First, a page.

Harvesting and Processing Staghorn Sumac for Spice

August 24, 2014 · 17 comments

harvesting and processing wild staghorn sumac // Wayward Spark

Over the winter, I blended up a batch of za’atar (this recipe from 101 Cookbooks) for the first time, and both Henry and I loved it. The bright, lemony flavor of sumac is a perfect match for the earthy, herby flavor of dried thyme. We sprinkled the heck out of everything with it: eggs, buttered naan, bean-grain salads, etc.. When I saw that the recipe called for sumac, I simply went to the local health food store and bought a little baggie.

I’ve always know in the back of my head that the patch of spindly trees with resinous, fuzzy stems in front of my parents’ house was sumac, but I literally never thought about it or gave it a second glance in 31 years with the exception of noticing its flaming foliage in the fall. That’s why I was completely caught off guard a couple weeks ago when Henry casually asked if that sumac was ready to harvest. I had never connected the trees with the reddish, powdery stuff I bought at the store. The day Henry brought it up, however, I did a little googling and taste testing and realized that indeed the fruit from my parents’ trees was not only edible but delicious.

The trees in my parents’ yard are staghorn sumac, Rhus typhina, not to be confused with poison sumac, a rare shrub that grows in wet, boggy areas and produces white berries. In the summer, staghorn sumac trees have mature, showing, conical fruit clusters that are bright red to red-brown in color. If you want to harvest sumac, it’s best to do it sooner rather than later because heavy rains can wash out the flavor potency out of the fruits.

Tama Matsuaka Wong has a good write up of how to harvest and process sumac here, and since I had no idea what I was doing, I mostly followed her advice. 

harvesting and processing wild staghorn sumac // Wayward Sparkharvesting and processing wild staghorn sumac // Wayward Sparkharvesting and processing wild staghorn sumac // Wayward Spark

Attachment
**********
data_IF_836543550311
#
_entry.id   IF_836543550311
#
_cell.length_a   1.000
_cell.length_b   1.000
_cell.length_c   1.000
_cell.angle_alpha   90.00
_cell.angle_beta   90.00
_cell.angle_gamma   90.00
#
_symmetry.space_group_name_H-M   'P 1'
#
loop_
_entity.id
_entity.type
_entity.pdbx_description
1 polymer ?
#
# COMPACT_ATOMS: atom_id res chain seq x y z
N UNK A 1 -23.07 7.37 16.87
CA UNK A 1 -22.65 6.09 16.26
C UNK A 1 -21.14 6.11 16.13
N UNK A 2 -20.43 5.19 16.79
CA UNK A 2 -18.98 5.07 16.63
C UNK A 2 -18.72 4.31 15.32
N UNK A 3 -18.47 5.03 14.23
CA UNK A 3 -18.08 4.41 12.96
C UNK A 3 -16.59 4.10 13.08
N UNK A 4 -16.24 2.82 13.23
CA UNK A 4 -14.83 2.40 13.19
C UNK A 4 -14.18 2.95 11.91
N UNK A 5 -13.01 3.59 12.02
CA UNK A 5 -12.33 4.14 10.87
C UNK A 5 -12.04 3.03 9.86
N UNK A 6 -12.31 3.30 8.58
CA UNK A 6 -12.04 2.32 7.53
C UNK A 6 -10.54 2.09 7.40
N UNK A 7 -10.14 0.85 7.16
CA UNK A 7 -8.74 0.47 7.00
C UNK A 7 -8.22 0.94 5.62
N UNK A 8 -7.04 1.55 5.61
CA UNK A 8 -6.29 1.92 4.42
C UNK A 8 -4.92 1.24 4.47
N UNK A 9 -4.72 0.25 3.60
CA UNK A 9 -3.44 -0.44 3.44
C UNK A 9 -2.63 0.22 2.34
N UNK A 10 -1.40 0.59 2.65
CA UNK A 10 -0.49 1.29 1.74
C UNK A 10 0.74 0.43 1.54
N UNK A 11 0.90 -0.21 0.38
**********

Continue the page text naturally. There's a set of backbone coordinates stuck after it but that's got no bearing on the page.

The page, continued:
First I got up on a ladder and clipped a bunch of sumac cones, avoiding ones that were already brown and funky looking. The branches of the trees and the cones of staghorn sumac are both sticky to the touch, and if you lick your fingers after squeezing the fruit, you’ll get an über lemony shock to the tongue.

harvesting and processing wild staghorn sumac // Wayward Sparkharvesting and processing wild staghorn sumac // Wayward Sparkharvesting and processing wild staghorn sumac // Wayward Spark

The flavorful part of the sumac fruit is the hairy covering on the seeds.

harvesting and processing wild staghorn sumac // Wayward Spark

Whole sumac cones can be used fresh in a refreshing beverage referred to as “sumacade“, but I was more interested in processing the fruits for spice, so I broke up the clusters and put them on trays in a food dehydrator for about 48 hours until the individual drupes were no longer very sticky and were easy to pick off the little stems.

harvesting and processing wild staghorn sumac // Wayward Spark

I spent a meditative hour or so cleaning my stash of stems. I’m not sure this step was totally necessary, but I did it anyway. Then i processed small batches of the drupes in a blender(Did I ever tell y’all I got a blender?), checking their progress often, until many of the seeds were bald but not too many of them were crushed. (I don’t think a food processor would be the right tool for this job because it would likely just pulverize the seeds instead of separating the fruit from the seeds.)

harvesting and processing wild staghorn sumac // Wayward Spark

After that, Henry’s awesome aunt who was visiting stirred and pressed the sumac business in a NOT-superfine mesh strainer.

harvesting and processing wild staghorn sumac // Wayward Sparkharvesting and processing wild staghorn sumac // Wayward Spark

My resulting sumac spice does not really look like the pure red powdery stuff from the store. It does include crushed bits of seed, but I don’t mind because it tastes just like the stuff from the store, and the added debris doesn’t add too much unpleasant texture to the spice. harvesting and processing wild staghorn sumac // Wayward Sparkharvesting and processing wild staghorn sumac // Wayward Sparkharvesting and processing wild staghorn sumac // Wayward SparkBecause I didn’t struggle forever to clean the seeds of every speck of fruit, I decided to save them and the adhering sumac bits for a couple batches of sumacade. I’ll probably have to use a high sumac-to-water ratio because a good amount of the flavoring has been removed, but that doesn’t really matter if I’m just using up a byproduct of my spice-harvesting experiment.

So, have any of you tried this before? Are there any great sumac-centric recipes that I must try? If so, please share your experiences and/or suggestions!

 

{ 16 comments… read them below or add one }

Tess August 25, 2014 at 6:18 am

Wonderful! I really like this simple spinach dish with sumac: http://www.designsponge.com/2010/05/in-the-kitchen-with-yotam-ottolenghis-spinach-dish.html

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Kerry August 10, 2016 at 8:07 am

I also harvested sumac the same way. I found that after you strain it, put it in a coffee grinder for a few second’s! It will give you a fine powdery spice and the debris won’t be noticeable at all!!